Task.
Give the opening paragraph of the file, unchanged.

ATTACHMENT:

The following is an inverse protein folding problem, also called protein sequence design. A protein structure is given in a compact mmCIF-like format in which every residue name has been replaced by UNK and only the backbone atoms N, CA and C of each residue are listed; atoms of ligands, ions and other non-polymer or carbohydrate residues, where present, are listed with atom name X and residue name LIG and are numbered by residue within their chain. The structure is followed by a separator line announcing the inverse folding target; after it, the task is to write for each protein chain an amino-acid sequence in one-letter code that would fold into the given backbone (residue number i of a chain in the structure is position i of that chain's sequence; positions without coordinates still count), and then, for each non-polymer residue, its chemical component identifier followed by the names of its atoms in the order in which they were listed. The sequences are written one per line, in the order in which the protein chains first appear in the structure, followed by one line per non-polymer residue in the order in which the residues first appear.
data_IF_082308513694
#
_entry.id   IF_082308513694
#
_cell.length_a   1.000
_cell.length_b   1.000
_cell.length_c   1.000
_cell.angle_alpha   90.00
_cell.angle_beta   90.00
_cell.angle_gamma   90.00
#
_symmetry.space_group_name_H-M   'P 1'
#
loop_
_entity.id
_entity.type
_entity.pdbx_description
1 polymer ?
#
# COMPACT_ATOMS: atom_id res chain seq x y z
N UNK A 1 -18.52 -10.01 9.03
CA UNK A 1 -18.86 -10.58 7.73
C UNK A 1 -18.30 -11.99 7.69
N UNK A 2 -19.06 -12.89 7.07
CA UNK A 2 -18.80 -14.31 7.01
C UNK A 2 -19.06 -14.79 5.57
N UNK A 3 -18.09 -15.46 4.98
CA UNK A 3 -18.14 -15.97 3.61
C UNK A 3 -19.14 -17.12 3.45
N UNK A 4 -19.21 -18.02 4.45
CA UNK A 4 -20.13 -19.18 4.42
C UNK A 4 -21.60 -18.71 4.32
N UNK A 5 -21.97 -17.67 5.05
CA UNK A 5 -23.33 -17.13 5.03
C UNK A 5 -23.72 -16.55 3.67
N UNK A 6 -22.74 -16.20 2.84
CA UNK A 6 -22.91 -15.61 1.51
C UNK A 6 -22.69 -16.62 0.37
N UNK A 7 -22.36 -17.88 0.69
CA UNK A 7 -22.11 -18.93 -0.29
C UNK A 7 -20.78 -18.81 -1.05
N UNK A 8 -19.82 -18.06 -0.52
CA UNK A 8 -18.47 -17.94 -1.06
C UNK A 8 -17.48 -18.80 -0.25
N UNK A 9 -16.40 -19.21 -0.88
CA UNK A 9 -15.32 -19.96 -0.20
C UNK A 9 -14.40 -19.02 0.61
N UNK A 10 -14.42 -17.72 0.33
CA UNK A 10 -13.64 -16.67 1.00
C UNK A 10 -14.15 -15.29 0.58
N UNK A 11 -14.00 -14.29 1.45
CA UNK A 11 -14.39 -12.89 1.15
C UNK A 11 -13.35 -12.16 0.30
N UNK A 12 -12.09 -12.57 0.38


The following is an inverse protein folding problem, also called protein sequence design. A protein structure is given in a compact mmCIF-like format in which every residue name has been replaced by UNK and only the backbone atoms N, CA and C of each residue are listed; atoms of ligands, ions and other non-polymer or carbohydrate residues, where present, are listed with atom name X and residue name LIG and are numbered by residue within their chain. The structure is followed by a separator line announcing the inverse folding target; after it, the task is to write for each protein chain an amino-acid sequence in one-letter code that would fold into the given backbone (residue number i of a chain in the structure is position i of that chain's sequence; positions without coordinates still count), and then, for each non-polymer residue, its chemical component identifier followed by the names of its atoms in the order in which they were listed. The sequences are written one per line, in the order in which the protein chains first appear in the structure, followed by one line per non-polymer residue in the order in which the residues first appear.